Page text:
A superficial celebration of diverse experiences, overcoming shyness, and friendship.

KAT AND JUJU

This debut gently encourages personal growth while reinforcing the value of being different.

Kat is most comfortable doing things “her very own way,” but sometimes she gets lonely. The “other kids” each have their own “very best friend”—an animal who serves as a playmate and confidant—so Kat is thrilled when Juju shows up. But Juju, a giant, fluffy red bird, soon diverges from Kat’s preferred activities and routines. While shy Kat is anxious about being disliked or being laughed at for being different, playful Juju sticks around and helps Kat both take herself less seriously and even befriend the other kids. With a limited color scheme of black, gray, red, and blue against a stark white background, the cartoon illustrations utilize watercolor- and crayonlike textures as well as collaged red gingham for Kat’s dress. The author/illustrator’s background in animation is evident: The children have large, round heads with exaggerated features. Black-haired Kat is white as paper. Among the other children, one has red hair and white skin, and there is a darker-skinned child with a black Afro; a third seems to have Asian features and, in a deeply unfortunate characterization choice, is almost always illustrated with prominent buck teeth. No other humans (not even family members!) or social institutions appear in the text or images, which makes this story feel disconnected from a larger community or context.

A superficial celebration of diverse experiences, overcoming shyness, and friendship. (Picture book. 3-7)

Pub Date: July 1, 2020

ISBN: 978-1-5420-4328-1

Page Count: 48

Publisher: Two Lions

Review Posted Online: March 29, 2020

Kirkus Reviews Issue: April 15, 2020

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Renata’s wren encounter proves magical, one most children could only wish to experience outside of this lovely story.

CARPENTER'S HELPER

A home-renovation project is interrupted by a family of wrens, allowing a young girl an up-close glimpse of nature.

Renata and her father enjoy working on upgrading their bathroom, installing a clawfoot bathtub, and cutting a space for a new window. One warm night, after Papi leaves the window space open, two wrens begin making a nest in the bathroom. Rather than seeing it as an unfortunate delay of their project, Renata and Papi decide to let the avian carpenters continue their work. Renata witnesses the birth of four chicks as their rosy eggs split open “like coats that are suddenly too small.” Renata finds at a crucial moment that she can help the chicks learn to fly, even with the bittersweet knowledge that it will only hasten their exits from her life. Rosen uses lively language and well-chosen details to move the story of the baby birds forward. The text suggests the strong bond built by this Afro-Latinx father and daughter with their ongoing project without needing to point it out explicitly, a light touch in a picture book full of delicate, well-drawn moments and precise wording. Garoche’s drawings are impressively detailed, from the nest’s many small bits to the developing first feathers on the chicks and the wall smudges and exposed wiring of the renovation. (This book was reviewed digitally with 10-by-20-inch double-page spreads viewed at actual size.)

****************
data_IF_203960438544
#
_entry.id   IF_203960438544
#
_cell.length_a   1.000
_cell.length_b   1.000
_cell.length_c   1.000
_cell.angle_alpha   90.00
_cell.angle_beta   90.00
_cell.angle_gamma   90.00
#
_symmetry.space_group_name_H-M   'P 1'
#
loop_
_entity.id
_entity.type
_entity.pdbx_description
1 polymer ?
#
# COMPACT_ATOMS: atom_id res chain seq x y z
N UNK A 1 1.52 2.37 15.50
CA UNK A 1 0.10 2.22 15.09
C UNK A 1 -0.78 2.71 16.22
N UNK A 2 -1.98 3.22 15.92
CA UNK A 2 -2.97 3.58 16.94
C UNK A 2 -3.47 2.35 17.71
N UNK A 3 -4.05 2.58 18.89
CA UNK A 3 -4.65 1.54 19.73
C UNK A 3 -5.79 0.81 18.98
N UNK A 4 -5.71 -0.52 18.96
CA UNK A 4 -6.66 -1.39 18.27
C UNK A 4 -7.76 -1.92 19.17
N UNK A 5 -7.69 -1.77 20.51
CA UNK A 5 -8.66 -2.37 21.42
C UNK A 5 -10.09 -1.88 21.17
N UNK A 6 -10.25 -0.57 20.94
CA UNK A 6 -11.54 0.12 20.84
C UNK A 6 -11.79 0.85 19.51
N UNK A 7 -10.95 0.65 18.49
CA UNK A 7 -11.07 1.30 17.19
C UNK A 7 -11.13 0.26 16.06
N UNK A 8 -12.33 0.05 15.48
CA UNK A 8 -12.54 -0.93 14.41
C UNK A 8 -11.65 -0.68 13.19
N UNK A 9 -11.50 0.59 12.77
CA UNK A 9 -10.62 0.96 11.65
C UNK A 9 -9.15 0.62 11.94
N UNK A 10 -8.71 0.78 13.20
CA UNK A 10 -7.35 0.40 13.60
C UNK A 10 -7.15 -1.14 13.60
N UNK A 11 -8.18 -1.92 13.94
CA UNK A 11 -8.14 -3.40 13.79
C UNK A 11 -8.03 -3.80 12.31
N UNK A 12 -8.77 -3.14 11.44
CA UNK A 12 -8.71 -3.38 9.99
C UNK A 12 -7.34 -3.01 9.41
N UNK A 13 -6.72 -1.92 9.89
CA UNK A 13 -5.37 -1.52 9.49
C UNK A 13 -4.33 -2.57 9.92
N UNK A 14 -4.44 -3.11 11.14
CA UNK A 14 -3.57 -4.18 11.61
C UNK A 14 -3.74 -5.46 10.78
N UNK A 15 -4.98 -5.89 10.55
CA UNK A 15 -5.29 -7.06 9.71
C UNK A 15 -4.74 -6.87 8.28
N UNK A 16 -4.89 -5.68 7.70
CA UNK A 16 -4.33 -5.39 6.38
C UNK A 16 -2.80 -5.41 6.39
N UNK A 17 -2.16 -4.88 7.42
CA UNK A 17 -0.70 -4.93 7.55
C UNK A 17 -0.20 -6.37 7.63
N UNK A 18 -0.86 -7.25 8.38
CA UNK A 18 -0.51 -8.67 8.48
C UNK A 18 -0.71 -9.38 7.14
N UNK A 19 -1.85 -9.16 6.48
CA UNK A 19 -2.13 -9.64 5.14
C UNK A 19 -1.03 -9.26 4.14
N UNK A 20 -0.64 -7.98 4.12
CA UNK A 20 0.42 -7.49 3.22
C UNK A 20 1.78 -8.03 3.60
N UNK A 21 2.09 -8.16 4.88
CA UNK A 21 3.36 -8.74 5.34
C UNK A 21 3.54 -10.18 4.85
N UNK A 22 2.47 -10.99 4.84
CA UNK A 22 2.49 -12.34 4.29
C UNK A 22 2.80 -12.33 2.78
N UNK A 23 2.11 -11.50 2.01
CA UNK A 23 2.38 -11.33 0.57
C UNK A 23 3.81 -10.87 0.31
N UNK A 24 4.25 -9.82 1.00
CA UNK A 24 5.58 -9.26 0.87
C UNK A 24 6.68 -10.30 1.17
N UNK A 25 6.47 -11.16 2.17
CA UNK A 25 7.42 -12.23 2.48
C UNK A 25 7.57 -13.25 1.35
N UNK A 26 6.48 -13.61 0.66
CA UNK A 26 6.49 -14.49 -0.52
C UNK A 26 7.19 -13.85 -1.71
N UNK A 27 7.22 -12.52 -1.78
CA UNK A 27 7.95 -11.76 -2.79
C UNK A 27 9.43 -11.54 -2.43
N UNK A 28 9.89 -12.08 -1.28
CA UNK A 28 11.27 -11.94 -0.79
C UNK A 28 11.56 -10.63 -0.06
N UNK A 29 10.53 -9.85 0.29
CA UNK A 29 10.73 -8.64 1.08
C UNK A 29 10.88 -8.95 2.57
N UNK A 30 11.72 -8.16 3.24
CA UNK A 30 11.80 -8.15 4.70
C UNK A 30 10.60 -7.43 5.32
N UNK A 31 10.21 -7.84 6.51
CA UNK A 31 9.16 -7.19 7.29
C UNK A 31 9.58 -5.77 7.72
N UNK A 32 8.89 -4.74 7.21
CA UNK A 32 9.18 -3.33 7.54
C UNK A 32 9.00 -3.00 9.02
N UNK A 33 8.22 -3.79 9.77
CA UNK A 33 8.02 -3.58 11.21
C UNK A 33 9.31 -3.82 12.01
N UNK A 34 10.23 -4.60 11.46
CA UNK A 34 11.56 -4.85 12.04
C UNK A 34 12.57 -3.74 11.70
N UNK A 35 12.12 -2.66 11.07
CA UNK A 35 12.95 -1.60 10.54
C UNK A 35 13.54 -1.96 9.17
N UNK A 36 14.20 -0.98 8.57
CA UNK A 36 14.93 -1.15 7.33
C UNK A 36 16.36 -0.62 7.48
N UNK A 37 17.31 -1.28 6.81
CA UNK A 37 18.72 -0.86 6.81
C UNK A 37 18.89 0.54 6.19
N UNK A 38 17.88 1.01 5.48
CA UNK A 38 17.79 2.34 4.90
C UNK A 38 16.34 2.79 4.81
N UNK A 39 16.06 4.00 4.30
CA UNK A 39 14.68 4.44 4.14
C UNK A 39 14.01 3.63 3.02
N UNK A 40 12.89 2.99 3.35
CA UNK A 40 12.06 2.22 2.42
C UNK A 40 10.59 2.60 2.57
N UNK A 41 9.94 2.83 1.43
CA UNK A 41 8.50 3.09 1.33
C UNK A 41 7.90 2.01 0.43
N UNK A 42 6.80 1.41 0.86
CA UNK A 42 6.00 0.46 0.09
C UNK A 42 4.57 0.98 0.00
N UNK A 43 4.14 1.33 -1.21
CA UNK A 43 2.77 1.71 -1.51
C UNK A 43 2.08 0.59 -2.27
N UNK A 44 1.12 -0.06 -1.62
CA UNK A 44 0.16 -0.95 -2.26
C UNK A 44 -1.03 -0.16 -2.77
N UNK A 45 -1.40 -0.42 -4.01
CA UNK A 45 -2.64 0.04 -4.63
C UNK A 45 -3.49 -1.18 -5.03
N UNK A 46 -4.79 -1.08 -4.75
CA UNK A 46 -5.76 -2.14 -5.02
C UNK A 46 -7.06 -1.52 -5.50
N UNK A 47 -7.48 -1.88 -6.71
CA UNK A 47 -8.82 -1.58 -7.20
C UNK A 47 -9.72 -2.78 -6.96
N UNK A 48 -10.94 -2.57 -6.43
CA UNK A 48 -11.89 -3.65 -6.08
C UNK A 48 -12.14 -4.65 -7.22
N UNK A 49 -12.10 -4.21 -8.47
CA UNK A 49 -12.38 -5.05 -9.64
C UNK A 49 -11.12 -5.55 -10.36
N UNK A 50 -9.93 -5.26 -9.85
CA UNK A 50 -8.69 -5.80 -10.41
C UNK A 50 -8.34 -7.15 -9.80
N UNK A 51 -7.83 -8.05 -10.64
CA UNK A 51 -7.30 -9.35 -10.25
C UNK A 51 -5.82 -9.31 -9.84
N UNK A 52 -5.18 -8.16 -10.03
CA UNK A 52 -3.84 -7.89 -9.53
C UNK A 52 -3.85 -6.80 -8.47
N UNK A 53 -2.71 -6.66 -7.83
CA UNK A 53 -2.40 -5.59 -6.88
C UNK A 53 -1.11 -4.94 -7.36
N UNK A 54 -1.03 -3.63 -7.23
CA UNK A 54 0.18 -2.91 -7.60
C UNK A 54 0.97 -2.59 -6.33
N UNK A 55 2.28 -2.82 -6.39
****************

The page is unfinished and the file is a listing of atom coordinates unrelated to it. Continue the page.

Renata’s wren encounter proves magical, one most children could only wish to experience outside of this lovely story. (Picture book. 3-7)

Pub Date: March 16, 2021

ISBN: 978-0-593-12320-1

Page Count: 40

Publisher: Schwartz & Wade/Random

Review Posted Online: Jan. 13, 2021

Kirkus Reviews Issue: Feb. 1, 2021

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Safe to creep on by.

LOVE FROM THE VERY HUNGRY CATERPILLAR

Carle’s famous caterpillar expresses its love.

In three sentences that stretch out over most of the book’s 32 pages, the (here, at least) not-so-ravenous larva first describes the object of its love, then describes how that loved one makes it feel before concluding, “That’s why… / I[heart]U.” There is little original in either visual or textual content, much of it mined from The Very Hungry Caterpillar. “You are… / …so sweet,” proclaims the caterpillar as it crawls through the hole it’s munched in a strawberry; “…the cherry on my cake,” it says as it perches on the familiar square of chocolate cake; “…the apple of my eye,” it announces as it emerges from an apple. Images familiar from other works join the smiling sun that shone down on the caterpillar as it delivers assurances that “you make… / …the sun shine brighter / …the stars sparkle,” and so on. The book is small, only 7 inches high and 5 ¾ inches across when closed—probably not coincidentally about the size of a greeting card. While generations of children have grown up with the ravenous caterpillar, this collection of Carle imagery and platitudinous sentiment has little of his classic’s charm. The melding of Carle’s caterpillar with Robert Indiana’s iconic LOVE on the book’s cover, alas, draws further attention to its derivative nature.

Safe to creep on by. (Picture book. 3-6)

Pub Date: Dec. 15, 2015

ISBN: 978-0-448-48932-2

Page Count: 32

Publisher: Grosset & Dunlap

Review Posted Online: Feb. 2, 2021

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